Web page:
"Assisted suicide and euthanasia are different.  Assisted suicide is providing another with the knowledge or means to intentionally end his or her own life; euthanasia is deliberate action undertaken by one person with the intention of ending the life of another person to relieve that person’s suffering where that act is the cause of death.  An example of assisted suicide is a physician who prescribes barbiturates to a patient with advanced ALS who uses the drugs to kill herself.  An example of euthanasia is a physician who administers a combination of a sedative, a barbiturate, and a neuromuscular block to a man suffering from advanced spinal muscular atrophy with the intention of ending his life in order to relieve the pain and suffering caused by his condition where the barbiturates cause death."[2]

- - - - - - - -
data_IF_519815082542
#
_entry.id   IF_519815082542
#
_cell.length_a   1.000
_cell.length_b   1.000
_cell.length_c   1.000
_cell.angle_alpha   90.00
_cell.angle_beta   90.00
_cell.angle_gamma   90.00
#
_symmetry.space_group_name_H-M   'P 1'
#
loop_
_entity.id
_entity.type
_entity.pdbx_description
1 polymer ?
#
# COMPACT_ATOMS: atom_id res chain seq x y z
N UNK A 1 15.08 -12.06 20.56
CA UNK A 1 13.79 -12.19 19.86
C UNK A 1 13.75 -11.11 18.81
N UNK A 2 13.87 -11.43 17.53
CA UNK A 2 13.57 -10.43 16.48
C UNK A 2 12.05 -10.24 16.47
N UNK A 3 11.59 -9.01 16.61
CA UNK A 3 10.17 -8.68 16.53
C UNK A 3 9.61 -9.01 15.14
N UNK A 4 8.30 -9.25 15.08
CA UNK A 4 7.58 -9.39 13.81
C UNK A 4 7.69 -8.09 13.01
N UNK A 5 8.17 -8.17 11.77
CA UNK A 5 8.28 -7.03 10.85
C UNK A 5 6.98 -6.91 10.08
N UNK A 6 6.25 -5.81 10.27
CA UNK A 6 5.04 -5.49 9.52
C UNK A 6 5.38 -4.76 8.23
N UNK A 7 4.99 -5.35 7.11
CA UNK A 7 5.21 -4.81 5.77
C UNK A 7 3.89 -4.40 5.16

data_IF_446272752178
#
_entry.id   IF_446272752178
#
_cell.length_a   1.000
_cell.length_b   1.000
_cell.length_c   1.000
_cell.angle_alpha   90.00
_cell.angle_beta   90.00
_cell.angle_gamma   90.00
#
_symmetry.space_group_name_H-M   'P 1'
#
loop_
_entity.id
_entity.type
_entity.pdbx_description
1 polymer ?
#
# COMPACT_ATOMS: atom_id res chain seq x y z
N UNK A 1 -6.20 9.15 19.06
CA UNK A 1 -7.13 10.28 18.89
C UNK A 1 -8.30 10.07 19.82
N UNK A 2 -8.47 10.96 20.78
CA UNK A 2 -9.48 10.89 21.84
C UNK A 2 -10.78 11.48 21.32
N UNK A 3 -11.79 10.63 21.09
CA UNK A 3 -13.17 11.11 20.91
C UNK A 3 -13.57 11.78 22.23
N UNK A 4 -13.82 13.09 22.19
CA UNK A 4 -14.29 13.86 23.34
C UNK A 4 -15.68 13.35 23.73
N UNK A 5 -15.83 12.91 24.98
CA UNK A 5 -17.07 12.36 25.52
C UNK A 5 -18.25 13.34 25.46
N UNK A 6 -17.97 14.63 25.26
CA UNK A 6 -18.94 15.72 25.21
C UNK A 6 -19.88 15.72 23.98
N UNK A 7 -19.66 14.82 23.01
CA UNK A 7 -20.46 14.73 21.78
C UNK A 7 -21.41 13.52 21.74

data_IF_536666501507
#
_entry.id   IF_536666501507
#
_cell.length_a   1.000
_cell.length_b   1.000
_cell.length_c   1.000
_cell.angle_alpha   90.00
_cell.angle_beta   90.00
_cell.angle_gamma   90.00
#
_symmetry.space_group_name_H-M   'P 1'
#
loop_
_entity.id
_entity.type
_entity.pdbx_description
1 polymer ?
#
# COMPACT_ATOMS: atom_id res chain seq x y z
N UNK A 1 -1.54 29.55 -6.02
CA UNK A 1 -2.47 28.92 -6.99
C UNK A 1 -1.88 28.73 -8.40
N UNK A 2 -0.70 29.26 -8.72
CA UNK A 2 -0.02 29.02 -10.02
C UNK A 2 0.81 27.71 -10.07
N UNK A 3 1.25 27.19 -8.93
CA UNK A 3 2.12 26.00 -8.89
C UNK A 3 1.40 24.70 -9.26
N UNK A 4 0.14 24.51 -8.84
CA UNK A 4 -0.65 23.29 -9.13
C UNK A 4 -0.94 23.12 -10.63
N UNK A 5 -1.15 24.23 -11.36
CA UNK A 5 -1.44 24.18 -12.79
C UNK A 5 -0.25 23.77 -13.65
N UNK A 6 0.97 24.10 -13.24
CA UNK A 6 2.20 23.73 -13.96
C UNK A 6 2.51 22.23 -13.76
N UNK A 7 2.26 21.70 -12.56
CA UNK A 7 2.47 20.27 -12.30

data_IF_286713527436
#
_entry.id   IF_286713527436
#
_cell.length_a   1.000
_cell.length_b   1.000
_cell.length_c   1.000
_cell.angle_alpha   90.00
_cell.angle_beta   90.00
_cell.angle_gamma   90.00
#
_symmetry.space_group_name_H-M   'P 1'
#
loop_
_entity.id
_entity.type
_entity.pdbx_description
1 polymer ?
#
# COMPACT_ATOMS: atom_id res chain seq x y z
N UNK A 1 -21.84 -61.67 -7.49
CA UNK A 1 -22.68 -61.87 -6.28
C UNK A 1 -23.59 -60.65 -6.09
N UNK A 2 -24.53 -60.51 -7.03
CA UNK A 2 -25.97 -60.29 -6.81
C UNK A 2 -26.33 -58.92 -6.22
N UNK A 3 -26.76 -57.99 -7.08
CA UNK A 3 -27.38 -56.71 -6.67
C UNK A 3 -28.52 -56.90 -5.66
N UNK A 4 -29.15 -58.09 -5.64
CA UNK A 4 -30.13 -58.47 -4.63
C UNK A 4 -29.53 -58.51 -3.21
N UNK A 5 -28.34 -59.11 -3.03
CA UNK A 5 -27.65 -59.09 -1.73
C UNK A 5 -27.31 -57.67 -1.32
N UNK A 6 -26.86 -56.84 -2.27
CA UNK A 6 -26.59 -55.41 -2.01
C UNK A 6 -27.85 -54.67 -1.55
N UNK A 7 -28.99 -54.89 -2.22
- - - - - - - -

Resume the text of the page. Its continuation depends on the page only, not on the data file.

More than 2,000 Canadians have died with medical assistance since 2015 (including Quebec).[3] Cancer represented 64% of assisted suicides, followed by circulatory/respiratory and neurodegenerative diseases of amyotrophic lateral sclerosis (ALS) and multiple sclerosis (MS).[4]

How did the numbers break down? From June 17 - December 31, 2016, 507 people received medical assisted death, of which 503 were administered by doctors or nurse practitioners. Only 4 were self-administered suicides.  From January 1st - June 30th 2017 there were 875 medically assisted deaths of which 874 were administered by a physician or nurse. One was self administered suicideOf the 1,482 assisted death for the year, only 5 were self-administered suicides (0.0033%). In practice (according to the Dalhousie university's definition), what Canada legalized in 2016 was not assisted suicide, it legalized euthanasia by another name.